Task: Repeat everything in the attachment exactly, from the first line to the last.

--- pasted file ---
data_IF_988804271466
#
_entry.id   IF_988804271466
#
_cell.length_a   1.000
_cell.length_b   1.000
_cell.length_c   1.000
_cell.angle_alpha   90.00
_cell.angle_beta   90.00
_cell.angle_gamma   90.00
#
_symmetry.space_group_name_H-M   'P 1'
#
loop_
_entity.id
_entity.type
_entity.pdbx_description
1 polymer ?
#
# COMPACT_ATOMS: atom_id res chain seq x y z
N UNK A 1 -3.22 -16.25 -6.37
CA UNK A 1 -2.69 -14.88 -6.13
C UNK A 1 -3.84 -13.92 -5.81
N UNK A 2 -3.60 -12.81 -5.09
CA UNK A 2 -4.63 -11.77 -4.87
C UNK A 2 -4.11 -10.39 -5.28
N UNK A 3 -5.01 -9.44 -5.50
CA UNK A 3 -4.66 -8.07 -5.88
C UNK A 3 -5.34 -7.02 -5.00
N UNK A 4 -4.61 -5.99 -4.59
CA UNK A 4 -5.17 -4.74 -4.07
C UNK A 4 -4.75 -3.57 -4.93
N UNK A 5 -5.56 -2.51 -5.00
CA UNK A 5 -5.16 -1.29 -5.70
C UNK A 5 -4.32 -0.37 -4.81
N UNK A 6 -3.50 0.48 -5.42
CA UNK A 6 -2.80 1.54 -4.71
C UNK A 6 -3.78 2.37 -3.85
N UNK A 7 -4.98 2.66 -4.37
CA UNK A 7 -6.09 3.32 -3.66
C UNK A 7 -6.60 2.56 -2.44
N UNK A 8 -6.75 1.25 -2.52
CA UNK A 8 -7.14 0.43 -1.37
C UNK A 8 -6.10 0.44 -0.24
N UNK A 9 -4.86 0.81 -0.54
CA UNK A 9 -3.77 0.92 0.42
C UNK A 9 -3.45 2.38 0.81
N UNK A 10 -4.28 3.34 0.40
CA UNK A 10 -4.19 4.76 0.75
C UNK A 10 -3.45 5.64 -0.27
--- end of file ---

data_IF_988804271466
#
_entry.id   IF_988804271466
#
_cell.length_a   1.000
_cell.length_b   1.000
_cell.length_c   1.000
_cell.angle_alpha   90.00
_cell.angle_beta   90.00
_cell.angle_gamma   90.00
#
_symmetry.space_group_name_H-M   'P 1'
#
loop_
_entity.id
_entity.type
_entity.pdbx_description
1 polymer ?
#
# COMPACT_ATOMS: atom_id res chain seq x y z
N UNK A 1 -3.22 -16.25 -6.37
CA UNK A 1 -2.69 -14.88 -6.13
C UNK A 1 -3.84 -13.92 -5.81
N UNK A 2 -3.60 -12.81 -5.09
CA UNK A 2 -4.63 -11.77 -4.87
C UNK A 2 -4.11 -10.39 -5.28
N UNK A 3 -5.01 -9.44 -5.50
CA UNK A 3 -4.66 -8.07 -5.88
C UNK A 3 -5.34 -7.02 -5.00
N UNK A 4 -4.61 -5.99 -4.59
CA UNK A 4 -5.17 -4.74 -4.07
C UNK A 4 -4.75 -3.57 -4.93
N UNK A 5 -5.56 -2.51 -5.00
CA UNK A 5 -5.16 -1.29 -5.70
C UNK A 5 -4.32 -0.37 -4.81
N UNK A 6 -3.50 0.48 -5.42
CA UNK A 6 -2.80 1.54 -4.71
C UNK A 6 -3.78 2.37 -3.85
N UNK A 7 -4.98 2.66 -4.37
CA UNK A 7 -6.09 3.32 -3.66
C UNK A 7 -6.60 2.56 -2.44
N UNK A 8 -6.75 1.25 -2.52
CA UNK A 8 -7.14 0.43 -1.37
C UNK A 8 -6.10 0.44 -0.24
N UNK A 9 -4.86 0.81 -0.54
CA UNK A 9 -3.77 0.92 0.42
C UNK A 9 -3.45 2.38 0.81
N UNK A 10 -4.28 3.34 0.40
CA UNK A 10 -4.19 4.76 0.75
C UNK A 10 -3.45 5.64 -0.27